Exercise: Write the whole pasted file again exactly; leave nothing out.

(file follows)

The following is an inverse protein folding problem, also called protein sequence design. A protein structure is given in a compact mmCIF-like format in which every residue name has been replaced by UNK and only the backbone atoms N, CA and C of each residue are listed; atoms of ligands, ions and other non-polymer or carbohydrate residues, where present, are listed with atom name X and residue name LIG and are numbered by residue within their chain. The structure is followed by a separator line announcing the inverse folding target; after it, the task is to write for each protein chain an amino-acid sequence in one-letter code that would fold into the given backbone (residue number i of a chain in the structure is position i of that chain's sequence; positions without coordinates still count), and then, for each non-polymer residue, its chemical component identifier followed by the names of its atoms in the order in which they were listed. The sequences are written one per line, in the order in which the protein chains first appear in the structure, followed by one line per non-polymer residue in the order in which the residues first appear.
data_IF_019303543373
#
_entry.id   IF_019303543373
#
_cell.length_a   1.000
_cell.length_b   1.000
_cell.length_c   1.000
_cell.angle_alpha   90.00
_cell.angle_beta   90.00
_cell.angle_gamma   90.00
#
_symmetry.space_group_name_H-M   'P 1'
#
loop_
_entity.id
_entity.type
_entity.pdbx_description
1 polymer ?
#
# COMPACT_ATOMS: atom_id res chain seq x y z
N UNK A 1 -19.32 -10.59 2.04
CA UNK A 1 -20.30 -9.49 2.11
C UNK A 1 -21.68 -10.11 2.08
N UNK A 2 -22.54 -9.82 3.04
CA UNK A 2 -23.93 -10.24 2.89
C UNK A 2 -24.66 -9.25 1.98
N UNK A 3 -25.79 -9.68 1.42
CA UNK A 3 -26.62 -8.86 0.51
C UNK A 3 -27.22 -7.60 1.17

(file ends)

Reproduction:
The following is an inverse protein folding problem, also called protein sequence design. A protein structure is given in a compact mmCIF-like format in which every residue name has been replaced by UNK and only the backbone atoms N, CA and C of each residue are listed; atoms of ligands, ions and other non-polymer or carbohydrate residues, where present, are listed with atom name X and residue name LIG and are numbered by residue within their chain. The structure is followed by a separator line announcing the inverse folding target; after it, the task is to write for each protein chain an amino-acid sequence in one-letter code that would fold into the given backbone (residue number i of a chain in the structure is position i of that chain's sequence; positions without coordinates still count), and then, for each non-polymer residue, its chemical component identifier followed by the names of its atoms in the order in which they were listed. The sequences are written one per line, in the order in which the protein chains first appear in the structure, followed by one line per non-polymer residue in the order in which the residues first appear.
data_IF_019303543373
#
_entry.id   IF_019303543373
#
_cell.length_a   1.000
_cell.length_b   1.000
_cell.length_c   1.000
_cell.angle_alpha   90.00
_cell.angle_beta   90.00
_cell.angle_gamma   90.00
#
_symmetry.space_group_name_H-M   'P 1'
#
loop_
_entity.id
_entity.type
_entity.pdbx_description
1 polymer ?
#
# COMPACT_ATOMS: atom_id res chain seq x y z
N UNK A 1 -19.32 -10.59 2.04
CA UNK A 1 -20.30 -9.49 2.11
C UNK A 1 -21.68 -10.11 2.08
N UNK A 2 -22.54 -9.82 3.04
CA UNK A 2 -23.93 -10.24 2.89
C UNK A 2 -24.66 -9.25 1.98
N UNK A 3 -25.79 -9.68 1.42
CA UNK A 3 -26.62 -8.86 0.51
C UNK A 3 -27.22 -7.60 1.17